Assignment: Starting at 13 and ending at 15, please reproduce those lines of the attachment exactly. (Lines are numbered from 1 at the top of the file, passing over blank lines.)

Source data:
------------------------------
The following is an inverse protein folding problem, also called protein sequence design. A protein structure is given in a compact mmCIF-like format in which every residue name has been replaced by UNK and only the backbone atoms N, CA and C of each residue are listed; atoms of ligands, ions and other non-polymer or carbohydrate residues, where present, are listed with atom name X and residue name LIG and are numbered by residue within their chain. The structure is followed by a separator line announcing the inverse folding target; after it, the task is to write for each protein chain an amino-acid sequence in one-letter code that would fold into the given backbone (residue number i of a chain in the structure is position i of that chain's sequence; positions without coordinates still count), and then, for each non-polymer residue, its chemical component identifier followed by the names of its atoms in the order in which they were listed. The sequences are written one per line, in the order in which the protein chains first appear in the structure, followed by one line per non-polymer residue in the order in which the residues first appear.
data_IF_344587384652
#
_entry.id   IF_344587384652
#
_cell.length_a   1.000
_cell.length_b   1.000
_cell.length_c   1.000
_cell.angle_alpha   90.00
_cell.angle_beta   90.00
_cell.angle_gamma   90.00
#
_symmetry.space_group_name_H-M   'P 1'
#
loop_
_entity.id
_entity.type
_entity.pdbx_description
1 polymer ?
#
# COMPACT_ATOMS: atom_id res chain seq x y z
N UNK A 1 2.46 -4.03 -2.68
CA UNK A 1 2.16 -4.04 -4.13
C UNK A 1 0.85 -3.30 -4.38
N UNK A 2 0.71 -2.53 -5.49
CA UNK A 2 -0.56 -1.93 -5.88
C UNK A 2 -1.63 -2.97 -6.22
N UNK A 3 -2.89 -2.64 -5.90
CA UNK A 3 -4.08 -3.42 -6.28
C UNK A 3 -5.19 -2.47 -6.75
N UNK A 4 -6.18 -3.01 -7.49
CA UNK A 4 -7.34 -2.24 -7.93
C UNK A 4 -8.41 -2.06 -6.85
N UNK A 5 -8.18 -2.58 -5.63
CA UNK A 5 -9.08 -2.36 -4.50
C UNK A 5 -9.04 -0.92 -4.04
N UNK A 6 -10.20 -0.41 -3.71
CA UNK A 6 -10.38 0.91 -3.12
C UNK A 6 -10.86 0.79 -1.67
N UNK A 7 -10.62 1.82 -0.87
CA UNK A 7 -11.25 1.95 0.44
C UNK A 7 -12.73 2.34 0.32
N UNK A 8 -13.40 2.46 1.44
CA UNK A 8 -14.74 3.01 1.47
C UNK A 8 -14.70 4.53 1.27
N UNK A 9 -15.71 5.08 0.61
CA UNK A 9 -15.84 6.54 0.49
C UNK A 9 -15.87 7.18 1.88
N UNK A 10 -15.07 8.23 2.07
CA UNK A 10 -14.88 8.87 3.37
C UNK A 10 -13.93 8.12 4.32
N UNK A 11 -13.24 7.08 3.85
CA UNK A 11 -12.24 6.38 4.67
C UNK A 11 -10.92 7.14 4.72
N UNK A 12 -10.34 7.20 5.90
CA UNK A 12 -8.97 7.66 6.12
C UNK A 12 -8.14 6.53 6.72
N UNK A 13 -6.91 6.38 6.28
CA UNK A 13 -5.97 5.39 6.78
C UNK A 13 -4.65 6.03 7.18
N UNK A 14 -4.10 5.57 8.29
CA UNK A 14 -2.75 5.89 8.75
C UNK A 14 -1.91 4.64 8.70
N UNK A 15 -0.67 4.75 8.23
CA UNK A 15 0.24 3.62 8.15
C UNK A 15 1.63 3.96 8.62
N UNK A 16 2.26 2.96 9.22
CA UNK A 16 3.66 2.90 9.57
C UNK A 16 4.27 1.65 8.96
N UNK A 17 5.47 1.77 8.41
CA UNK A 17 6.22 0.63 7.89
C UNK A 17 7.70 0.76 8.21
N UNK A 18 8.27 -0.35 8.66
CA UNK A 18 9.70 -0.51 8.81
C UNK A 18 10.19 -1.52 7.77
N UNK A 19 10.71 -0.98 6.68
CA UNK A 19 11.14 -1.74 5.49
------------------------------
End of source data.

_symmetry.space_group_name_H-M   'P 1'
#
loop_